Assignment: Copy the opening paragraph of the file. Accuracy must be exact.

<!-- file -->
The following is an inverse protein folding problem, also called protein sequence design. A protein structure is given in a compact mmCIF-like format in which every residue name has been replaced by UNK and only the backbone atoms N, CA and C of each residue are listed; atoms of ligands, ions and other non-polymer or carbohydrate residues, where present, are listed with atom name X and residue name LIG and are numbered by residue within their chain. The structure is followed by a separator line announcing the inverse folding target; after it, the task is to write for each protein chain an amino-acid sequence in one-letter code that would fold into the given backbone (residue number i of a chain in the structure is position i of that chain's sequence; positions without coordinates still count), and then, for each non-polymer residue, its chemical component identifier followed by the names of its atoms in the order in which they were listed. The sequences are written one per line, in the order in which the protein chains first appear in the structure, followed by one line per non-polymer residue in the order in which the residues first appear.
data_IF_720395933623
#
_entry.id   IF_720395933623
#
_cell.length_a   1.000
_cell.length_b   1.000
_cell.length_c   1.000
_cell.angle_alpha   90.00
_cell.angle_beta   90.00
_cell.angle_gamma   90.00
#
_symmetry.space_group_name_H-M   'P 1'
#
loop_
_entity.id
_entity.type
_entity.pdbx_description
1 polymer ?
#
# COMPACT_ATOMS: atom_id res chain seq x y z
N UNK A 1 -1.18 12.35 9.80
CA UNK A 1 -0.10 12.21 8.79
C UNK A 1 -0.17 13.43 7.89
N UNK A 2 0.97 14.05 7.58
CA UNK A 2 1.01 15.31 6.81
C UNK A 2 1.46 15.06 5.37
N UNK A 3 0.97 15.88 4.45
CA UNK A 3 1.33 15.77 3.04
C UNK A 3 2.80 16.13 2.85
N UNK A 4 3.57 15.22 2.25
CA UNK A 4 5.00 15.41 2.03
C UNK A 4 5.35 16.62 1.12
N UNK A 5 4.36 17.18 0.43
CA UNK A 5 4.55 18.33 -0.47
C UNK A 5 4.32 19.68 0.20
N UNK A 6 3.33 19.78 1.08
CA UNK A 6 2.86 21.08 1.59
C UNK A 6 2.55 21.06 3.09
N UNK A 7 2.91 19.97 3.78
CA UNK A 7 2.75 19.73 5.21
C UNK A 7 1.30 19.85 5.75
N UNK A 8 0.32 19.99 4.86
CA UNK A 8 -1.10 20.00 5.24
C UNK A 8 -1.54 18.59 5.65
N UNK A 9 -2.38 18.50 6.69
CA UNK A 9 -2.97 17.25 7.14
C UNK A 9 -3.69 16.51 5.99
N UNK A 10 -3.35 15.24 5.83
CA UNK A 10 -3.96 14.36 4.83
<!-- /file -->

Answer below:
The following is an inverse protein folding problem, also called protein sequence design. A protein structure is given in a compact mmCIF-like format in which every residue name has been replaced by UNK and only the backbone atoms N, CA and C of each residue are listed; atoms of ligands, ions and other non-polymer or carbohydrate residues, where present, are listed with atom name X and residue name LIG and are numbered by residue within their chain. The structure is followed by a separator line announcing the inverse folding target; after it, the task is to write for each protein chain an amino-acid sequence in one-letter code that would fold into the given backbone (residue number i of a chain in the structure is position i of that chain's sequence; positions without coordinates still count), and then, for each non-polymer residue, its chemical component identifier followed by the names of its atoms in the order in which they were listed. The sequences are written one per line, in the order in which the protein chains first appear in the structure, followed by one line per non-polymer residue in the order in which the residues first appear.